Fernandes and his barrister argue national security is not compromised by the release of uncensored documents and most of those named would now be dead.
Fernandes says, “The Australian government talks a lot about fighting covert foreign interference but helps overthrow a democratic government in Chile. Then it slaps national security classifications on its records to prevent the public knowing what it’s up to. But national security should be a goal not an alibi. It should mean the safety of the Australian public. It shouldn’t mean protecting policymakers from democratic accountability.”
Whitlam – as opposition leader in 1977 after the sacking of his government – told federal parliament of the leaks from the Hope royal commission: “It has been written – I cannot deny it – that when my government took office Australian intelligence personnel were still working as proxies and nominees of the CIA in destabilising the government of Chile.”
In June, Ian Latham, a barrister working with Fernandes, told the administrative appeals tribunal: “It has been formally and informally known about Australia’s involvement in Chile … In my submission, the publicly available evidence will show that Asis has undertook operations and that these operations took place at a time the US was involved in undermining the Allende government.”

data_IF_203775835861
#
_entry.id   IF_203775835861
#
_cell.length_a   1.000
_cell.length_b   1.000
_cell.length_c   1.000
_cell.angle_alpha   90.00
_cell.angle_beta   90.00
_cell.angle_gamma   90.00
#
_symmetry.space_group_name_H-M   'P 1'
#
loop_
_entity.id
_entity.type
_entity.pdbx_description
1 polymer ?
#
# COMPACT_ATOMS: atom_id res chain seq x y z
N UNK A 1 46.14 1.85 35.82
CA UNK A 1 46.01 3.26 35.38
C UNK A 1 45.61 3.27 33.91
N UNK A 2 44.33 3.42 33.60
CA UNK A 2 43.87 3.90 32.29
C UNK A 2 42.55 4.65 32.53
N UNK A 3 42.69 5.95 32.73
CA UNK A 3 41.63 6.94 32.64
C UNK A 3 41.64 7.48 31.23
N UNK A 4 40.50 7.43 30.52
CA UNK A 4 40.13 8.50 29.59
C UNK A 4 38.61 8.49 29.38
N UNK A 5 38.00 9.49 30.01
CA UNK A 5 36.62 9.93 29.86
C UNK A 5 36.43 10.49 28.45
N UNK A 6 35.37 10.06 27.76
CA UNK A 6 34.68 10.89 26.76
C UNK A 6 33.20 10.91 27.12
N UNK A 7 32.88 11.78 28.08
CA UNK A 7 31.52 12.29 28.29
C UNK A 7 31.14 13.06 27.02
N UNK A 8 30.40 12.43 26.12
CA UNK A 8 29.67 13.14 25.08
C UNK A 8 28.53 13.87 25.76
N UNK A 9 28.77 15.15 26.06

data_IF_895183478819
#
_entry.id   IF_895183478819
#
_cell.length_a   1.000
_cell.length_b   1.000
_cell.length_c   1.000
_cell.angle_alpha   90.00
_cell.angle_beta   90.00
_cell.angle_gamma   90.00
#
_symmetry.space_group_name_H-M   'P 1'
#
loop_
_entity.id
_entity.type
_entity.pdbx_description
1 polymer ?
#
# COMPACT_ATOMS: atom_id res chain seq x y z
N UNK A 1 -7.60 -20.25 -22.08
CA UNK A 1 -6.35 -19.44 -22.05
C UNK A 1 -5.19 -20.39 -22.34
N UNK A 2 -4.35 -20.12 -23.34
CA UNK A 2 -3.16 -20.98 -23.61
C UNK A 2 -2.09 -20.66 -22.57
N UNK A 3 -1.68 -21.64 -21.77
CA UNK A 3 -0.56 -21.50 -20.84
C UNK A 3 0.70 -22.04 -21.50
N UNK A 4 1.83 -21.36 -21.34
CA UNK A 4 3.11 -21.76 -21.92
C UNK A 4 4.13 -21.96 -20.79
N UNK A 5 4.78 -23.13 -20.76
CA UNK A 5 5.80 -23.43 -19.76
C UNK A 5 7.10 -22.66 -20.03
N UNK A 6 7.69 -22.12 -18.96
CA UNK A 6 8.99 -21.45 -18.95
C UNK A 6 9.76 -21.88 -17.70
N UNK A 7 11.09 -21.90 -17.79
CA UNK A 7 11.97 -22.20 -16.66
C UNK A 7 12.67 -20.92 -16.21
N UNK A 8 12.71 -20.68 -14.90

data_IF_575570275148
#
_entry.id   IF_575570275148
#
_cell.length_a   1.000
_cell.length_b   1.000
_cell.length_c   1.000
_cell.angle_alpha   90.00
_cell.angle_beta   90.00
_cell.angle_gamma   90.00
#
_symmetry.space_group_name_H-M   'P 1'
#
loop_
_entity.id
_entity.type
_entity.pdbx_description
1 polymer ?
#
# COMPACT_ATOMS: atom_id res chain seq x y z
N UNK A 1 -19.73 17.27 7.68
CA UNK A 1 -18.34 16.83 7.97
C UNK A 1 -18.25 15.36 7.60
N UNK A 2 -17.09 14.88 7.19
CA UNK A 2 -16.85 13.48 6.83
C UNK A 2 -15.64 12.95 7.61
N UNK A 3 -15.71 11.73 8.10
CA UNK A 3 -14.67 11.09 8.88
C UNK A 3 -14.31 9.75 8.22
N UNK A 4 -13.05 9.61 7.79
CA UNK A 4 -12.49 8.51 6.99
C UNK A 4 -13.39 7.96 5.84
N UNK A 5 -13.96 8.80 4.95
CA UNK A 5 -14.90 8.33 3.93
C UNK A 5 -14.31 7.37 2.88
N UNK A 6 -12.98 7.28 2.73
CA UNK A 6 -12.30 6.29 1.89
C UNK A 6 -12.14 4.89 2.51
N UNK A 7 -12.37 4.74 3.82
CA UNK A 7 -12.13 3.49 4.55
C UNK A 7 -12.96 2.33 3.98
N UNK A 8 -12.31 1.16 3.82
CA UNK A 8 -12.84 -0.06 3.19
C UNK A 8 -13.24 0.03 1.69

Latham said that Asis had offices in Chile and hosted CIA agents.
The attorney general, Michaelia Cash, issued a so-called “public interest certificate” opposing the release of the documents. This suppresses the disclosure of any evidence from agencies such as intelligence agencies, insisting it is “contrary to the public interest because disclosure would prejudice the security, defence or international relations of Australia”.
But in late June the government released a cache of redacted papers to Fernandes and Latham that chronicle the life – and political machinations – around the Santiago Asis station.
A December 1970 Asis memorandum reads: “The Minister has given approval for M09 to open a Station in Santiago Chile. This follows representations [redacted] … [redacted] has been chosen as Station Commander and will be moving to Santiago as soon as administrative arrangements and [deleted] can be completed.”
A secret progress report shows Asis then dispatched agents and equipment to Chile after Allende’s election: “[Name redacted] advises that our Station safe and typewriter will arrive in Valpraiso approximately 11th September, and be delivered … within a week.”